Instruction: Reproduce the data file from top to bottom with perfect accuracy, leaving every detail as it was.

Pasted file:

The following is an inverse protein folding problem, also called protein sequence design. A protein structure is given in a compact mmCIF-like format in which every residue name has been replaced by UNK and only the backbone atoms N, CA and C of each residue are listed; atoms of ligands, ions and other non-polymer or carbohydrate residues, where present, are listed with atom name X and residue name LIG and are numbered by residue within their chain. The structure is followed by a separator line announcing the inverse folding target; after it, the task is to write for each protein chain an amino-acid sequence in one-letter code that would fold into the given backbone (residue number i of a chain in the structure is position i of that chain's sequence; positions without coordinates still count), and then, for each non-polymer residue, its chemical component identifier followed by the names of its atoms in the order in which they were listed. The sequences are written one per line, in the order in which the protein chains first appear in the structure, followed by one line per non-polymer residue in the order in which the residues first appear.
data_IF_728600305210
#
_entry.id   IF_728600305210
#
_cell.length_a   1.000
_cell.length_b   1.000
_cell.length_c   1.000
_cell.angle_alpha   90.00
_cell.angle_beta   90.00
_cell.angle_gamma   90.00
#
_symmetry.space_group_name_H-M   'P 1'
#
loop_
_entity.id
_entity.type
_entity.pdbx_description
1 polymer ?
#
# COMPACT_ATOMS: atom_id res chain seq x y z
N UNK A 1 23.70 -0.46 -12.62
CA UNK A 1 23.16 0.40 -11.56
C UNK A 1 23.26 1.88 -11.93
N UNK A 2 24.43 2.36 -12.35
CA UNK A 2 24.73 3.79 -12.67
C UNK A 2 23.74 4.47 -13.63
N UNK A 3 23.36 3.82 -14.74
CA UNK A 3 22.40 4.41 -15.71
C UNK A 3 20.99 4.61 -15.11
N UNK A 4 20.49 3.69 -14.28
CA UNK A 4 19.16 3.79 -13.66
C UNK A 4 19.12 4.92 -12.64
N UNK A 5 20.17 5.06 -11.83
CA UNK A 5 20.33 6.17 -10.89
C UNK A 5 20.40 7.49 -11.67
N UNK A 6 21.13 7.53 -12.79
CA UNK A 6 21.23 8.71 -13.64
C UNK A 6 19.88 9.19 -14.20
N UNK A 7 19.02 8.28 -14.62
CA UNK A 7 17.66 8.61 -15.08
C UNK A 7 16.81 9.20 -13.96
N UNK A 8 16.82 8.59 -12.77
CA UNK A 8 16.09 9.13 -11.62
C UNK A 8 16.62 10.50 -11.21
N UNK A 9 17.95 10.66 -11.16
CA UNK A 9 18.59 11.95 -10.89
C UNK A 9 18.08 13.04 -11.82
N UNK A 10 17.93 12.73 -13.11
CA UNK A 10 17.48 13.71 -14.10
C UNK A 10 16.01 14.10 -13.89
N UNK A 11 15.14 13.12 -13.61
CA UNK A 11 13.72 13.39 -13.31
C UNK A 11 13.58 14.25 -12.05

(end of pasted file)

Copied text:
The following is an inverse protein folding problem, also called protein sequence design. A protein structure is given in a compact mmCIF-like format in which every residue name has been replaced by UNK and only the backbone atoms N, CA and C of each residue are listed; atoms of ligands, ions and other non-polymer or carbohydrate residues, where present, are listed with atom name X and residue name LIG and are numbered by residue within their chain. The structure is followed by a separator line announcing the inverse folding target; after it, the task is to write for each protein chain an amino-acid sequence in one-letter code that would fold into the given backbone (residue number i of a chain in the structure is position i of that chain's sequence; positions without coordinates still count), and then, for each non-polymer residue, its chemical component identifier followed by the names of its atoms in the order in which they were listed. The sequences are written one per line, in the order in which the protein chains first appear in the structure, followed by one line per non-polymer residue in the order in which the residues first appear.
data_IF_728600305210
#
_entry.id   IF_728600305210
#
_cell.length_a   1.000
_cell.length_b   1.000
_cell.length_c   1.000
_cell.angle_alpha   90.00
_cell.angle_beta   90.00
_cell.angle_gamma   90.00
#
_symmetry.space_group_name_H-M   'P 1'
#
loop_
_entity.id
_entity.type
_entity.pdbx_description
1 polymer ?
#
# COMPACT_ATOMS: atom_id res chain seq x y z
N UNK A 1 23.70 -0.46 -12.62
CA UNK A 1 23.16 0.40 -11.56
C UNK A 1 23.26 1.88 -11.93
N UNK A 2 24.43 2.36 -12.35
CA UNK A 2 24.73 3.79 -12.67
C UNK A 2 23.74 4.47 -13.63
N UNK A 3 23.36 3.82 -14.74
CA UNK A 3 22.40 4.41 -15.71
C UNK A 3 20.99 4.61 -15.11
N UNK A 4 20.49 3.69 -14.28
CA UNK A 4 19.16 3.79 -13.66
C UNK A 4 19.12 4.92 -12.64
N UNK A 5 20.17 5.06 -11.83
CA UNK A 5 20.33 6.17 -10.89
C UNK A 5 20.40 7.49 -11.67
N UNK A 6 21.13 7.53 -12.79
CA UNK A 6 21.23 8.71 -13.64
C UNK A 6 19.88 9.19 -14.20
N UNK A 7 19.02 8.28 -14.62
CA UNK A 7 17.66 8.61 -15.08
C UNK A 7 16.81 9.20 -13.96
N UNK A 8 16.82 8.59 -12.77
CA UNK A 8 16.09 9.13 -11.62
C UNK A 8 16.62 10.50 -11.21
N UNK A 9 17.95 10.66 -11.16
CA UNK A 9 18.59 11.95 -10.89
C UNK A 9 18.08 13.04 -11.82
N UNK A 10 17.93 12.73 -13.11
CA UNK A 10 17.48 13.71 -14.10
C UNK A 10 16.01 14.10 -13.89
N UNK A 11 15.14 13.12 -13.61
CA UNK A 11 13.72 13.39 -13.31
C UNK A 11 13.58 14.25 -12.05